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Tough weeks ahead for SA's major political parties

03 Jun 2024 at 03:13hrs | Views
SOUTH Africa concluded its general elections on May 29, 2024. They were held to elect a new National Assembly as well as the provincial legislature in each of the nine provinces. This was the seventh general election held under conditions of universal adult suffrage since the end of the apartheid era in 1994.

Unlike in most African countries, the pre-election period was relatively calm with no or fewer situations of irregularities, at least according to the head of the African Union Election Observation Mission former President Uhuru Kenyatta. The ruling African National Congress (ANC), despite signs that its support was waning, did not deploy unnecessary and unorthodox survival tactics to retain power.

Provisional results on the website of the Electoral Commission of South Africa, the body established under [Chapter: 9] of the Constitution to manage elections, showed that the ruling party had only managed to secure 40,21% of the votes, followed by the Democratic Alliance (DA) with about 21,77%.

The biggest surprise was the six-month-old uMkhonto weSizwe (MK) party led by former President Jacob Zuma which seems to have secured at least 14% of the votes. Julius Malema's Economic Freedom Fighters (EFF) had to settle for fourth position with just about 9% of the votes counted. This is a huge shock as no one had projected such an impact by the MK party six months ago when political parties started campaigning.

The implications of these results, once confirmed, is that the ANC —with just 40% of the votes — is no longer able to form a government and South Africa will for the first time since independence be run by a coalition government due to lack of an outright winner. More than 50% of votes would have enabled ANC to form a government.

Nonetheless, according to their Constitution, a government must be formed 14 days after the announcement of the official election results. This means that parties have already started horse trading to try and construct fragile coalitions.

Before going into possible coalition permutations, the MK party is seen by the white monopoly capital, which backs the Democratic Alliance, as the party pooper. Its initial projection was to bring down the ANC vote to 40% with the hope that the Democratic Alliance would secure 30% and then EFF, at least 20% which would enable to DA to form a coalition with the EFF and other smaller parties. This would see the DA assuming major political power and control over the country and with the ANC out of government.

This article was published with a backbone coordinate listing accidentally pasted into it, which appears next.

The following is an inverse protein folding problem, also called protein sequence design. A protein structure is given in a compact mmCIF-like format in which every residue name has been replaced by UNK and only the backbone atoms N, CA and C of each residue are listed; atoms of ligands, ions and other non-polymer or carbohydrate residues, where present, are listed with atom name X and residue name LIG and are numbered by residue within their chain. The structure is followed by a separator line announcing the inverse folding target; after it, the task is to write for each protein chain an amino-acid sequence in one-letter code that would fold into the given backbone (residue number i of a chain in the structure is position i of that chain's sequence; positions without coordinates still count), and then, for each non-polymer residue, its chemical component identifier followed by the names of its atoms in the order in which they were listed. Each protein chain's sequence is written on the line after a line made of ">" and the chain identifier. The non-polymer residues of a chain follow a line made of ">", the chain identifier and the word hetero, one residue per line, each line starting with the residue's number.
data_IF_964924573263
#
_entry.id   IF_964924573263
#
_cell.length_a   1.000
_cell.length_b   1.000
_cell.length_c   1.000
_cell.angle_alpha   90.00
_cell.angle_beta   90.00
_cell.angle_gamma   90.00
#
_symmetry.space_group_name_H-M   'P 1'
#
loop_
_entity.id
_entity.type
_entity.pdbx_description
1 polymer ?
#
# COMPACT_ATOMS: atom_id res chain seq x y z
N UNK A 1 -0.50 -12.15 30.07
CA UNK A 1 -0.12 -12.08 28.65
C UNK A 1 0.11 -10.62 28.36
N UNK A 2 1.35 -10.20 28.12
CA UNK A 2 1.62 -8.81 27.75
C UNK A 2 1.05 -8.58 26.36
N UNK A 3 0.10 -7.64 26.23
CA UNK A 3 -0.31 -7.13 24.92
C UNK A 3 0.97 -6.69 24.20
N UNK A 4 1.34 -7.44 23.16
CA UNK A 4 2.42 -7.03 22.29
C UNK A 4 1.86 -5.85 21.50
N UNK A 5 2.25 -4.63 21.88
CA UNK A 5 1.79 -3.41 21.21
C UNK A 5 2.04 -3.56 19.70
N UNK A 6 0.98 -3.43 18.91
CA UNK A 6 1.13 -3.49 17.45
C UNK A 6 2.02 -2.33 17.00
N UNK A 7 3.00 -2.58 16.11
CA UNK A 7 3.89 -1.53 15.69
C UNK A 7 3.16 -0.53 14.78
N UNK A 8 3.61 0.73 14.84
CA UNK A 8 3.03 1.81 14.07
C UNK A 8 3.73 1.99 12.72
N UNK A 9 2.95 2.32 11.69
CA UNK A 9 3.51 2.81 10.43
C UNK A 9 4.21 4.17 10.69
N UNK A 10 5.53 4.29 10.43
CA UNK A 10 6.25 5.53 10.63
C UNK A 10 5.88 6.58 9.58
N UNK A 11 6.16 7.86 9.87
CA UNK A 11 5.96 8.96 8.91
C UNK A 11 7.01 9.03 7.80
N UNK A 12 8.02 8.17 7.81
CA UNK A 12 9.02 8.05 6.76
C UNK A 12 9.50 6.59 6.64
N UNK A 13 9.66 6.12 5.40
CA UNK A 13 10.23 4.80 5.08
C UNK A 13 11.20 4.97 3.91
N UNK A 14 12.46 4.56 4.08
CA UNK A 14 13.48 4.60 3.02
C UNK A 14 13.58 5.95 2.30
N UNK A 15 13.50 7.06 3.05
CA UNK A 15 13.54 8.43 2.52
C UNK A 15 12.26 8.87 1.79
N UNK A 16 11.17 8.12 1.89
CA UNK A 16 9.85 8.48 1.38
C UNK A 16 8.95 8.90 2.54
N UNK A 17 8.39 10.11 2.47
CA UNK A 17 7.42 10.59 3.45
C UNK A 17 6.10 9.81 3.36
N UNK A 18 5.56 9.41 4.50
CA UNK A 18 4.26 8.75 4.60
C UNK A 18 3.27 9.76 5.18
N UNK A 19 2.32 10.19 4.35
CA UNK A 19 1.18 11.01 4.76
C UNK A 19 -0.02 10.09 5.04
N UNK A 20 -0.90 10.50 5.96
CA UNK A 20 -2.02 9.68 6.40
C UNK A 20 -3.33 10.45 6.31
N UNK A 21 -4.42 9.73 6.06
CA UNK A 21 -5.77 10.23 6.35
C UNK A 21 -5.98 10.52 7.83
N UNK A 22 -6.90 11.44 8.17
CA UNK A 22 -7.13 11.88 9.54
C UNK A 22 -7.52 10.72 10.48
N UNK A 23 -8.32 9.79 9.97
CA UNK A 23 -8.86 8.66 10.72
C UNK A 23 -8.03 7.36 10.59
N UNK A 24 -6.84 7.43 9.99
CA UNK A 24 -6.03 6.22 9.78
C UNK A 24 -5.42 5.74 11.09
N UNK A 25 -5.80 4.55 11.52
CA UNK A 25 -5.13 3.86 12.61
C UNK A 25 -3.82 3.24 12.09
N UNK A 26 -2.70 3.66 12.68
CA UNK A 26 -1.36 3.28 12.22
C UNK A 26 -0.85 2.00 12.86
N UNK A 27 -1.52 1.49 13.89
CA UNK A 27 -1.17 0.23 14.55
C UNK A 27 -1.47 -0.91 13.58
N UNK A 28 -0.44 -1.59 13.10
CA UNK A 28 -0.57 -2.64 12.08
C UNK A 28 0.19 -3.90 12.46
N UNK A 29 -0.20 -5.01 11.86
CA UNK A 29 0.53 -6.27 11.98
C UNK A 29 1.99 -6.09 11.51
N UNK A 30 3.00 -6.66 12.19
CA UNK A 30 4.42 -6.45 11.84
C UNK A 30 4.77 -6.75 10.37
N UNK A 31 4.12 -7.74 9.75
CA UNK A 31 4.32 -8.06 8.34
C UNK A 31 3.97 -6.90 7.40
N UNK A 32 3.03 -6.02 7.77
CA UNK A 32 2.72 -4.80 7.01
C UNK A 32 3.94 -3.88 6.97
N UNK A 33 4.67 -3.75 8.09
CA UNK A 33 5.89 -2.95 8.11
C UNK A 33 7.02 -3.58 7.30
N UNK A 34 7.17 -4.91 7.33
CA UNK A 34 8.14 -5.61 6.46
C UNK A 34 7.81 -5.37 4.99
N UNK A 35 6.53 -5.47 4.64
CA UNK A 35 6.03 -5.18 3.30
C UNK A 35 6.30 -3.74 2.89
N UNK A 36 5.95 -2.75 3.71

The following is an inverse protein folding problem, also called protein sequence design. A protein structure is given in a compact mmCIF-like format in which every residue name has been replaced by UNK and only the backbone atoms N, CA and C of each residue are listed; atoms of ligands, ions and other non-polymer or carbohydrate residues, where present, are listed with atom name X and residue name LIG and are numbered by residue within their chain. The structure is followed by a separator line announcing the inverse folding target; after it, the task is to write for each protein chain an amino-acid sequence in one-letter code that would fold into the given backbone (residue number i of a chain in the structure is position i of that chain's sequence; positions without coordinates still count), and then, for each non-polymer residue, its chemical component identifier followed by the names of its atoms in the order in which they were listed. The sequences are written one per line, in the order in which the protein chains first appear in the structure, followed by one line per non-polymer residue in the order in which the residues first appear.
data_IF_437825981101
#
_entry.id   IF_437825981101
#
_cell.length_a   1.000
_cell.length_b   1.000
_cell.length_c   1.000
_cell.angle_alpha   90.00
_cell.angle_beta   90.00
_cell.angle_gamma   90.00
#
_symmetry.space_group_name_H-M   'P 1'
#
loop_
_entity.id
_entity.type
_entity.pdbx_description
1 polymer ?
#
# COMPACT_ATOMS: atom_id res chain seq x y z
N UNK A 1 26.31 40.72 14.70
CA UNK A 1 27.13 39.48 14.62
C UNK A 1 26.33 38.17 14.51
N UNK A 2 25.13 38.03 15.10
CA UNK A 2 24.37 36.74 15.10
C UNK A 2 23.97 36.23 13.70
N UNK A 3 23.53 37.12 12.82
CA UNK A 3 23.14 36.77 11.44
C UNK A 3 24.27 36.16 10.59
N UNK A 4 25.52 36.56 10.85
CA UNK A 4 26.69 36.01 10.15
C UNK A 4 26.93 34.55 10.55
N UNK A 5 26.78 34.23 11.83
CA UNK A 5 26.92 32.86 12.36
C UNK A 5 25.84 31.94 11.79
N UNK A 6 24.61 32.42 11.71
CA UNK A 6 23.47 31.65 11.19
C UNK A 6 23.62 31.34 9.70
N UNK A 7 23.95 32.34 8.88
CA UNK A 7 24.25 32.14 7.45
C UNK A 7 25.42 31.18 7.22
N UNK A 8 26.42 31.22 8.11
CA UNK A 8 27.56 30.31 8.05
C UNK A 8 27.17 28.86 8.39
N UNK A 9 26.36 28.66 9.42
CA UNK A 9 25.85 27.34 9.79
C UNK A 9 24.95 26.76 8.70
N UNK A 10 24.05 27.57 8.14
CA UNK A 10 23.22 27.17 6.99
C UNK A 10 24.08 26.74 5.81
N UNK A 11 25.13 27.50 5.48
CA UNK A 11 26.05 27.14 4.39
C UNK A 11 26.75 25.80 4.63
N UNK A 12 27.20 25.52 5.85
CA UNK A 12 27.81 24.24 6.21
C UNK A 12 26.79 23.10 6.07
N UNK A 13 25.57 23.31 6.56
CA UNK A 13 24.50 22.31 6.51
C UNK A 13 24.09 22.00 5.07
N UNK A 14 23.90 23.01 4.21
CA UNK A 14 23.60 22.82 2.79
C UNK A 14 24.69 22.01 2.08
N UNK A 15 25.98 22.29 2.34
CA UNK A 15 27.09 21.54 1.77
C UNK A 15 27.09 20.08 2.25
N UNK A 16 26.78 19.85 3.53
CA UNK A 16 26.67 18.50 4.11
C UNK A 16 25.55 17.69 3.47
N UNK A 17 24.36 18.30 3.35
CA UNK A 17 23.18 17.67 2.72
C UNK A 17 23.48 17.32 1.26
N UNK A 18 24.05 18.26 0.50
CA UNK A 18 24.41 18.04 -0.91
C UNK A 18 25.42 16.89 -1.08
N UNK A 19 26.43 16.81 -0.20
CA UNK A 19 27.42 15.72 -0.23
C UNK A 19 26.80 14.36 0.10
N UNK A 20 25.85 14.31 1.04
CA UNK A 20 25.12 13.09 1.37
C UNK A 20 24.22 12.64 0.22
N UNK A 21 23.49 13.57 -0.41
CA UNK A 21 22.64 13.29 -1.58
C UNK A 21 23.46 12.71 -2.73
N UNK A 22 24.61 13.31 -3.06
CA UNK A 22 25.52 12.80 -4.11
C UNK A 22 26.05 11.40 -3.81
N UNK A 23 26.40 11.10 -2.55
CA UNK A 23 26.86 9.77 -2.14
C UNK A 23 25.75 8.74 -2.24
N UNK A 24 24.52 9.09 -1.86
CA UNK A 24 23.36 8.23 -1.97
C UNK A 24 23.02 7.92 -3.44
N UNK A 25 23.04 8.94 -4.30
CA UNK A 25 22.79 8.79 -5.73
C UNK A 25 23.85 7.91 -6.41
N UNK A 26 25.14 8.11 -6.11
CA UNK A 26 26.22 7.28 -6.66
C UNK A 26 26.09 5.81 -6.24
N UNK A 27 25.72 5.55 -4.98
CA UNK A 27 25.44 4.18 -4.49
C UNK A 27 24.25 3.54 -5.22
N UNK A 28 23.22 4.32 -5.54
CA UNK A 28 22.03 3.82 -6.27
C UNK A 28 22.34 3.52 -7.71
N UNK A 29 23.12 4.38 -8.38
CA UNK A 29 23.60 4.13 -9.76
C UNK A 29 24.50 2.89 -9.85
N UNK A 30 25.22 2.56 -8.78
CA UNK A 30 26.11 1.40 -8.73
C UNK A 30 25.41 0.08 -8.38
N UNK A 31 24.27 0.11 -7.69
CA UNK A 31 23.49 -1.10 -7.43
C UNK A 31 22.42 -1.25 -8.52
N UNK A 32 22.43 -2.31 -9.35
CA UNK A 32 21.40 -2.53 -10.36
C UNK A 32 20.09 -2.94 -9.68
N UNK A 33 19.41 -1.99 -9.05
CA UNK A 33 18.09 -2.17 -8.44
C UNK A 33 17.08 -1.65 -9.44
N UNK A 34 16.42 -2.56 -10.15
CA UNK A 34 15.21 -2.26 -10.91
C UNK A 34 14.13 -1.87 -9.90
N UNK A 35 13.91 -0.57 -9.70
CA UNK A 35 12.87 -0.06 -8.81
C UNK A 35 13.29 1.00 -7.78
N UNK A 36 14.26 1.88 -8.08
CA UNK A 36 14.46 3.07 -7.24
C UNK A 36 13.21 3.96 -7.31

With the MK now in the picture, those political permutations have been disrupted and the next few days will see ANC going through its major headache in three decades. To form a government, ANC will either need to work with DA, EFF or MK. This is a major headache in so many ways as whatever choice ANC makes, will have a huge bearing on its future.

The first option, which seems to be the most obvious, is a coalition with the DA — a party favoured by the white monopoly capital. This option is being dangled as one of the best ways of strengthening the economy and re-establishing sanity in the country whose political landscape seems replete with potential radicalism. White voters would prefer this arrangement more than any other.

But this arrangement poses major reputational issues for the ANC. For starters, the current ANC President Cyril Ramaphosa has historically been accused of being planted by the white monopoly capital to serve and protect its interests. A coalition government with DA would be seen by many black South Africans as handing over the country back to white rule. That would confirm the sellout tag which may cause a huge reputational risk that will see the ANC losing more support from black voters.

An ANC-MK coalition is seen by some as almost impossible given the tensions between Zuma and the current ANC leadership. MK has been stating its willingness to engage with any progressive African-led political parties except the Ramaphosa-led ANC. This means that if Ramaphosa steps down, an ANC-MK coalition government is a possibility. Two weeks is a lot of time for such major changes.

There is also a possibility of the ANC-EFF coalition. Generally, markets or the white monopoly capital is edgy when it comes to the EFF being in government and this is because of its radical socialist policies. For ANC, EFF would be an easier choice, but the perception of a radical socialist party will not help especially if ANC wants to rebuild the economy as a way to recover its waning support base. In the current context, DA can only engage with ANC as it has labelled the MK and EFF as unwanted political devils.

DA would only be happy working with EFF where it has votes and control over the institutions of government, but in this case, it is a complete no. Whatever the situation, South Africa is expected to form a government in less than two weeks. Only time will tell if the future of the country will prevail over political grudges and ideological differences.

Tapiwa Gomo is a development consultant based in Pretoria, South Africa. He writes here in his personal capacity.

Source - newsday
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